Friday, September 28, 2012

Smokin' Seventeen

I actually enjoyed returning back to Janet Evanovich's Stephanie Plum series with "Smokin' Seventeen" (308 pages).  I read most of the books in the series over a short period of time a year or two ago and it was a little much. From Goodreads:

"Dead bodies are showing up in shallow graves on the empty construction lot of Vincent Plum Bail Bonds. No one is sure who the killer is, or why the victims have been offed, but what is clear is that Stephanie’s name is on the killer’s list.

Short on time to find evidence proving the killer’s identity, Stephanie faces further complications when her family and friends decide that it’s time for her to choose between her longtime off-again-on-again boyfriend, Trenton cop Joe Morelli, and the bad boy in her life, security expert Ranger. Stephanie’s mom is encouraging Stephanie to dump them both and choose a former high school football star who’s just returned to town. Stephanie’s sidekick, Lula, is encouraging Stephanie to have a red-hot boudoir 'bake-off.' And Grandma Bella, Morelli’s old-world grandmother, is encouraging Stephanie to move to a new state when she puts 'the eye' on Stephanie.

With a cold-blooded killer after her, a handful of hot men, and a capture list that includes a dancing bear and a senior citizen vampire, Stephanie’s life looks like it’s about to go up in smoke."

Rather than adding a "traditional" recap, I thought I would add some quotes from the novel as I have with other books in Evanovich's series.  For the most part they're all pretty much the same with a few changes in plot.

"Lula hauled herself up off the floor and put her hand to her neck.  'Do I got holes?  Am I bleeding?  Do I look like I'm turning into a vampire?"'
"'No, no, and no,' I told her.  'He doesn't have his teeth in.  He was just gumming you.'"

"Here's the thing I've noticed about Lula.  I've seen her when she's on a healthy eating plan, holding her calories down, I've seen her on ridiculous fad diets, and I've seen her when she eats everything in sight.  And so far as I can tell, her weight never changes."

"Fortunately for you I know the perfect cure for a pimple of that magnitude.  Sweaty gorilla sex.  Lots of it."

"We all went dead still, absorbing the fact that a large bear was loose in the Burg."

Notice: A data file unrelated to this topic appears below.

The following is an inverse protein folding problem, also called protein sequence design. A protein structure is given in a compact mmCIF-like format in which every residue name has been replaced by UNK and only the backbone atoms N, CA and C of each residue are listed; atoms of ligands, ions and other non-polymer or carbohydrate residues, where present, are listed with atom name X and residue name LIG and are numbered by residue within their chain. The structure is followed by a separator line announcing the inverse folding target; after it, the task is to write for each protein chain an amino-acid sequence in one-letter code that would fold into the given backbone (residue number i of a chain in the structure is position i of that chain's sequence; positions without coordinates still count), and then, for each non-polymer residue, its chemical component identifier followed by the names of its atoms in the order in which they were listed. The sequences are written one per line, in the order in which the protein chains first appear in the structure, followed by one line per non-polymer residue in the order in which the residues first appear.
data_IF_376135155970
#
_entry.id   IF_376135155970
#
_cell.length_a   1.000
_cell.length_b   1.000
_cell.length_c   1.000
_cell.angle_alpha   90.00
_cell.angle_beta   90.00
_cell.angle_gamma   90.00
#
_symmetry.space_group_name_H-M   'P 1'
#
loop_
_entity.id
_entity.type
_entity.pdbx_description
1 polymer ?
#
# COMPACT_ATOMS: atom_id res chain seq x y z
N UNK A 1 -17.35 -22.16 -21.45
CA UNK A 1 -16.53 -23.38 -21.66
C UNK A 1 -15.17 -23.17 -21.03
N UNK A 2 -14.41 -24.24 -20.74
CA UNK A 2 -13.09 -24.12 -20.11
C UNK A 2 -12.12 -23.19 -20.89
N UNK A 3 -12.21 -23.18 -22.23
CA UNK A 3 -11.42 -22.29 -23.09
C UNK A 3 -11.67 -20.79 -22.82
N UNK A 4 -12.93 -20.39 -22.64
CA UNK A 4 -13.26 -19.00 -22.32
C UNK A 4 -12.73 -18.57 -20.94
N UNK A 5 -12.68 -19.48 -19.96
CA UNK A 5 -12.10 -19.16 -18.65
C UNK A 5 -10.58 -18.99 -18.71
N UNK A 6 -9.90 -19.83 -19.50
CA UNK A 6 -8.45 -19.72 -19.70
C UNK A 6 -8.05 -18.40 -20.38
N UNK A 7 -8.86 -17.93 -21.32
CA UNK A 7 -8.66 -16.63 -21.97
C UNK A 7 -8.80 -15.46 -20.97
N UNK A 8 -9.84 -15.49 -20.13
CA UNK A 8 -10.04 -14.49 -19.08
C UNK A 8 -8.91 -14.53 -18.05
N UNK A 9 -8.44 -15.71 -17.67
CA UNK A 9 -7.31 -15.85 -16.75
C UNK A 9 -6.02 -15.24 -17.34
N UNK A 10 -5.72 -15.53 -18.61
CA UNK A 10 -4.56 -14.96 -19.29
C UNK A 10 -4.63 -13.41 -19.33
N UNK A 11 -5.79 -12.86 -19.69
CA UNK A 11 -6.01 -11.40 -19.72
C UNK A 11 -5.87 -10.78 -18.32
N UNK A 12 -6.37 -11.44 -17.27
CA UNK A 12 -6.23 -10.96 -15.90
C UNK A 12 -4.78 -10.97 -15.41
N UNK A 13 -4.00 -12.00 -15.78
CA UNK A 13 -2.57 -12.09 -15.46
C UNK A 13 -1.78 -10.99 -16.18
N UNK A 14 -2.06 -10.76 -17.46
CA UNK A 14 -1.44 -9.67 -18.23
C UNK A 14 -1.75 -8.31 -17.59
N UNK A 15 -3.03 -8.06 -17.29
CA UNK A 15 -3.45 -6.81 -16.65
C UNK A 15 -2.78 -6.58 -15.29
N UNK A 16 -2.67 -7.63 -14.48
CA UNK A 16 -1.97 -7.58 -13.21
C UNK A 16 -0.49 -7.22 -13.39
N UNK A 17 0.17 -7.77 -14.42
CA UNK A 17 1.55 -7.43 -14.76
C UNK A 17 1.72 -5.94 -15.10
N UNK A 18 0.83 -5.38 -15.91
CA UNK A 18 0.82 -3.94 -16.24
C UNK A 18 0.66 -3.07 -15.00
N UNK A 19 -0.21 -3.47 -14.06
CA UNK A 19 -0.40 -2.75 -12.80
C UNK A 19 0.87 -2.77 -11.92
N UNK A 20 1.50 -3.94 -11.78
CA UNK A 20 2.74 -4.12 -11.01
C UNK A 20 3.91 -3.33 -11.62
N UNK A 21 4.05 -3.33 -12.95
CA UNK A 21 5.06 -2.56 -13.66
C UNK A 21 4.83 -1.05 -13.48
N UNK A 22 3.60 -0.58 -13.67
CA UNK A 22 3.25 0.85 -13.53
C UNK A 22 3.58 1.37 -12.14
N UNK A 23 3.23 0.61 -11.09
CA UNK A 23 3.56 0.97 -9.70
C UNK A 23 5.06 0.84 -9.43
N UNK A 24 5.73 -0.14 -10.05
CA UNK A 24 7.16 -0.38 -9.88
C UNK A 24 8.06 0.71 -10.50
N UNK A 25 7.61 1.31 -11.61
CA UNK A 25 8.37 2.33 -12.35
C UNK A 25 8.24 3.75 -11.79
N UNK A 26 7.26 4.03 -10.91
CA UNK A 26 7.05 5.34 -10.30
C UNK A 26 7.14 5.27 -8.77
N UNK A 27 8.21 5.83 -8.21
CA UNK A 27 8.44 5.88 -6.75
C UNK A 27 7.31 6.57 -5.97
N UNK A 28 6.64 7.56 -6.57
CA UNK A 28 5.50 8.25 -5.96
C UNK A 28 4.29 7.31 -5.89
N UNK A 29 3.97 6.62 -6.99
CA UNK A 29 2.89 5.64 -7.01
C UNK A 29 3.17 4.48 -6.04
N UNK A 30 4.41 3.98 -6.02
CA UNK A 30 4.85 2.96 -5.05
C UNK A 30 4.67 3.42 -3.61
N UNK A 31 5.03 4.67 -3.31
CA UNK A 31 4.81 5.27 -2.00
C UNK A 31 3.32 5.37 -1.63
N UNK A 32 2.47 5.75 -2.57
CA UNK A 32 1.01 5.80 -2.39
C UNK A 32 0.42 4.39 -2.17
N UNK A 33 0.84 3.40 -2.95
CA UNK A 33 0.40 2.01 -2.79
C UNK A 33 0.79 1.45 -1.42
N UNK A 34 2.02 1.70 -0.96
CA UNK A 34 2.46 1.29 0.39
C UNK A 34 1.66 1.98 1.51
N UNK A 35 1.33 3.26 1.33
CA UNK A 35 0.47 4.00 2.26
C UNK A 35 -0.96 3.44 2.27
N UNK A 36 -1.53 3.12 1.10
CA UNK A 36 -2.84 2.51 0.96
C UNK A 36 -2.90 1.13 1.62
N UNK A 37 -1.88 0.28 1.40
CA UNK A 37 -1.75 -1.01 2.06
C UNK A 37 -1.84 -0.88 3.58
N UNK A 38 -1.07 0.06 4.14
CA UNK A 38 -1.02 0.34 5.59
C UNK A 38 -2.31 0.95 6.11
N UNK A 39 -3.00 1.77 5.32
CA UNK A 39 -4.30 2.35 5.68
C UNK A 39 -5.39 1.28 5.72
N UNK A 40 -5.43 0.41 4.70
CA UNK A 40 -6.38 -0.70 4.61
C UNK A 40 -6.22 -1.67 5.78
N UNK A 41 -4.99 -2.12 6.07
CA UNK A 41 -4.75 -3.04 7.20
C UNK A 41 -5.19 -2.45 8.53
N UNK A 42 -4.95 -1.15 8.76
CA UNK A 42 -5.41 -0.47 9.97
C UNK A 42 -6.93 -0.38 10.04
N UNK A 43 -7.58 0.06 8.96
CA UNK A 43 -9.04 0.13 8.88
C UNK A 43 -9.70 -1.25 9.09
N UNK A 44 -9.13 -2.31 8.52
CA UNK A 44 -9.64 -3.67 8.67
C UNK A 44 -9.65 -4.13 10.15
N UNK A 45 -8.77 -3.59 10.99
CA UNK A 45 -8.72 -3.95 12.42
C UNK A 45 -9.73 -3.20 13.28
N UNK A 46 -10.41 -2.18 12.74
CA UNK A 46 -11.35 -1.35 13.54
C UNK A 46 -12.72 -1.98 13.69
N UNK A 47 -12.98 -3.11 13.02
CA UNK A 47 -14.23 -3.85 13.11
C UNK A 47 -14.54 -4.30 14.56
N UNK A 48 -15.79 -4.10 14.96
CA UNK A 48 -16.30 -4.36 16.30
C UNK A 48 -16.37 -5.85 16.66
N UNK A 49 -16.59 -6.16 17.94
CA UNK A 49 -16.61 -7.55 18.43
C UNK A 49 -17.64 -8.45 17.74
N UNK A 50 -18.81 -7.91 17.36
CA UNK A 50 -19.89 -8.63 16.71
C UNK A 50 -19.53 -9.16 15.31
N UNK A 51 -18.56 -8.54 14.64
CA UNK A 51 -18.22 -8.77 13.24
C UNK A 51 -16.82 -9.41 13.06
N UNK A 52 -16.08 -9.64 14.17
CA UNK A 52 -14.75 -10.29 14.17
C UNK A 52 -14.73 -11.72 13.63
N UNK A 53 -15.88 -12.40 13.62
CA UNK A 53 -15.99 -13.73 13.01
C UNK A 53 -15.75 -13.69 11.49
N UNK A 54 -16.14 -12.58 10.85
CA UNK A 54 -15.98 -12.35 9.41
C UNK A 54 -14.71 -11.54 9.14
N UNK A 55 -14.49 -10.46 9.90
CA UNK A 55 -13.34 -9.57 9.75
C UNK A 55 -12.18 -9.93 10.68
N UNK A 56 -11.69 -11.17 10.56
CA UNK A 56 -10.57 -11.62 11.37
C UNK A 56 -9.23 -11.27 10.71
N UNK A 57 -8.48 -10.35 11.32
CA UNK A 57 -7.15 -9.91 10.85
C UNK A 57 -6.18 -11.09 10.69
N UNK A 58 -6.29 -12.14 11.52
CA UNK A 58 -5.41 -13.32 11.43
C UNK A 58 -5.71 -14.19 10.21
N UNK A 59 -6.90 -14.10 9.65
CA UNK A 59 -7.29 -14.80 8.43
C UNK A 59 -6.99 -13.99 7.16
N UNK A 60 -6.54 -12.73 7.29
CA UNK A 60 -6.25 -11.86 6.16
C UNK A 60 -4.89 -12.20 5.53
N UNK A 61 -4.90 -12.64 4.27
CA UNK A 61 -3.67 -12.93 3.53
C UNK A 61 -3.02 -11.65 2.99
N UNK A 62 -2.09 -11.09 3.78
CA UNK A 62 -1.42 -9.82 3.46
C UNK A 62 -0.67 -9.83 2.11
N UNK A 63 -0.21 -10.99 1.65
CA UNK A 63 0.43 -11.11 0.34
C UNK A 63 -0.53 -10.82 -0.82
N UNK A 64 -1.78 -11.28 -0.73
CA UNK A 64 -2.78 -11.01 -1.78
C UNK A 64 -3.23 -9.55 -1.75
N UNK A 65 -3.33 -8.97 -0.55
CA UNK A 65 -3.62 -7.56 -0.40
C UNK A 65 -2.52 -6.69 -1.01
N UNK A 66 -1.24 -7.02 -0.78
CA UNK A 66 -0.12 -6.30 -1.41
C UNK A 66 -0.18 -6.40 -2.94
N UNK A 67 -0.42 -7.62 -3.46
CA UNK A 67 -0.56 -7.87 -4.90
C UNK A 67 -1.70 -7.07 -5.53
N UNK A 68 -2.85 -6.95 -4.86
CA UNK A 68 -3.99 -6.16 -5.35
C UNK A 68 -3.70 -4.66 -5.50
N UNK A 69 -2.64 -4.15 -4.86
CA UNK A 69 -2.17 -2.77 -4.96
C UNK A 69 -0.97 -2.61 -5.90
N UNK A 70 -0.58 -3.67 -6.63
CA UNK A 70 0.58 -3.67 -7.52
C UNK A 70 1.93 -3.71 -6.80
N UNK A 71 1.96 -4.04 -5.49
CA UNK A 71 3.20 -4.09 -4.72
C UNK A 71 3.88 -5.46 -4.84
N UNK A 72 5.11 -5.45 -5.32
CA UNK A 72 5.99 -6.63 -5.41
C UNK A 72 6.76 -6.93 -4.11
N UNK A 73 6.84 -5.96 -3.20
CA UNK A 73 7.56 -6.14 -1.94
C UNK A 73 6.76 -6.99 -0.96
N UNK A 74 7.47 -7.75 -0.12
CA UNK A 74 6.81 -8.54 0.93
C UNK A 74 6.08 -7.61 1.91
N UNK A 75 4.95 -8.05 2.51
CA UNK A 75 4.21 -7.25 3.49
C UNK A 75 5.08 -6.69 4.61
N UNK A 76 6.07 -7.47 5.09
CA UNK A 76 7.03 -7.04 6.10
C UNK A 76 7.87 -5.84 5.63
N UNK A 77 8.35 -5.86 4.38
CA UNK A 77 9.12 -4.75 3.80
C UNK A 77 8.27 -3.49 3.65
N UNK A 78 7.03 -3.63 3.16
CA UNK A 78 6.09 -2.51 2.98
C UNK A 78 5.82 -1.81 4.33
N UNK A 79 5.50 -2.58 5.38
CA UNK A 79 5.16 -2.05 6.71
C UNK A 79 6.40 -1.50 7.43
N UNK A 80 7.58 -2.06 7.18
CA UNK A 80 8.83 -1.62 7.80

"'I'm not going,' Lula said.  'This job gets worse and worse.  Vampires and bears and big guys with boners.  Okay, so maybe I didn't mind the big guy with the boner so much.'"

"Maybe you want to think about getting a different job.  Something with better work conditions... like roach extermination or hazardous waste collection."

"A madman is sending me dead people, a crazy woman wants to run me over, I need to catch a guy who thinks he's a vampire, and I have the vordo."

Again, Evanovich's Stephanie Plum series usually is just more of the same but it sure can be a fun ride and fun to read.  Catching her novels about once a year is definitely the way to go.  Recommended for fans of the bumbling bounty hunter and those who like an easy, funny read.

Friday, September 21, 2012

Killing Floor

I was happy to have found "Killing Floor" (406 pages) by Lee Child at the used book store. I really enjoy the Jack Reacher novels by Child and I was very interested to see how the whole series started. It's been my experience that series of this nature are usually better the earlier. From Goodreads:

"Welcome to Margrave, Georgia — but don't get too attached to the townsfolk, who are either in on a giant conspiracy, or hurtling toward violent deaths, or both.

There's not much of a welcome for Jack Reacher, a casualty of the Army's peace dividend who's drifted into town idly looking for traces of a long dead black jazzman. Not only do the local cops arrest him for murder, but the chief of police turns eyewitness to place him on the scene, even though Reacher was getting on a bus in Tampa at the time. Two surprises follow: The murdered man wasn't the only victim, and he was Reacher's brother whom he hadn't seen in seven years. So Reacher, who so far hasn't had anything personal against the crooks who set him up for a weekend in the state pen at Warburton, clicks into overdrive.